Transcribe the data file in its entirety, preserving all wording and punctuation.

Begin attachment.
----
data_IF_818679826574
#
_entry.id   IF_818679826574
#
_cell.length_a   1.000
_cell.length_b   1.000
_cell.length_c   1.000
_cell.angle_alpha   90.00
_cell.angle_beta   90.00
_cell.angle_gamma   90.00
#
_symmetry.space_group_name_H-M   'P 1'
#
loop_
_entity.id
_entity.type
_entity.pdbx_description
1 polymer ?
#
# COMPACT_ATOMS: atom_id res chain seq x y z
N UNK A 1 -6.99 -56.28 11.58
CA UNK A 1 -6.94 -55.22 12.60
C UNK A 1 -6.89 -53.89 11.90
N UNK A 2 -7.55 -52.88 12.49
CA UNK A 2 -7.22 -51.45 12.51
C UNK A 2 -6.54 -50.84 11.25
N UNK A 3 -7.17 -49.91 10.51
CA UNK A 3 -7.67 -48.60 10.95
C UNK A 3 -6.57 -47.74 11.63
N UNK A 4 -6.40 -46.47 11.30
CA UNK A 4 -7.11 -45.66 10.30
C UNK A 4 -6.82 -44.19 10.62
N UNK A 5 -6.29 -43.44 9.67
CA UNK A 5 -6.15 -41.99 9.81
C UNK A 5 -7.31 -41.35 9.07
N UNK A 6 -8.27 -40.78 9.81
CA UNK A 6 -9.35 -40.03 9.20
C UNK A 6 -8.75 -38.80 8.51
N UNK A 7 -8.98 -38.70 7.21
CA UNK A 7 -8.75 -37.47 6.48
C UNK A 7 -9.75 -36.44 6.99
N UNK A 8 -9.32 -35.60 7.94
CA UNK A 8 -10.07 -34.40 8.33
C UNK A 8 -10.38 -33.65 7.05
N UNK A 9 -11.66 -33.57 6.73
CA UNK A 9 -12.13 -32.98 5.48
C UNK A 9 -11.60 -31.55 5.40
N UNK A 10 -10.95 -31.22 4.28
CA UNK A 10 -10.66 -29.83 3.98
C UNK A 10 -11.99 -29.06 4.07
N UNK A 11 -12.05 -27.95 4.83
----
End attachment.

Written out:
data_IF_818679826574
#
_entry.id   IF_818679826574
#
_cell.length_a   1.000
_cell.length_b   1.000
_cell.length_c   1.000
_cell.angle_alpha   90.00
_cell.angle_beta   90.00
_cell.angle_gamma   90.00
#
_symmetry.space_group_name_H-M   'P 1'
#
loop_
_entity.id
_entity.type
_entity.pdbx_description
1 polymer ?
#
# COMPACT_ATOMS: atom_id res chain seq x y z
N UNK A 1 -6.99 -56.28 11.58
CA UNK A 1 -6.94 -55.22 12.60
C UNK A 1 -6.89 -53.89 11.90
N UNK A 2 -7.55 -52.88 12.49
CA UNK A 2 -7.22 -51.45 12.51
C UNK A 2 -6.54 -50.84 11.25
N UNK A 3 -7.17 -49.91 10.51
CA UNK A 3 -7.67 -48.60 10.95
C UNK A 3 -6.57 -47.74 11.63
N UNK A 4 -6.40 -46.47 11.30
CA UNK A 4 -7.11 -45.66 10.30
C UNK A 4 -6.82 -44.19 10.62
N UNK A 5 -6.29 -43.44 9.67
CA UNK A 5 -6.15 -41.99 9.81
C UNK A 5 -7.31 -41.35 9.07
N UNK A 6 -8.27 -40.78 9.81
CA UNK A 6 -9.35 -40.03 9.20
C UNK A 6 -8.75 -38.80 8.51
N UNK A 7 -8.98 -38.70 7.21
CA UNK A 7 -8.75 -37.47 6.48
C UNK A 7 -9.75 -36.44 6.99
N UNK A 8 -9.32 -35.60 7.94
CA UNK A 8 -10.07 -34.40 8.33
C UNK A 8 -10.38 -33.65 7.05
N UNK A 9 -11.66 -33.57 6.73
CA UNK A 9 -12.13 -32.98 5.48
C UNK A 9 -11.60 -31.55 5.40
N UNK A 10 -10.95 -31.22 4.28
CA UNK A 10 -10.66 -29.83 3.98
C UNK A 10 -11.99 -29.06 4.07
N UNK A 11 -12.05 -27.95 4.83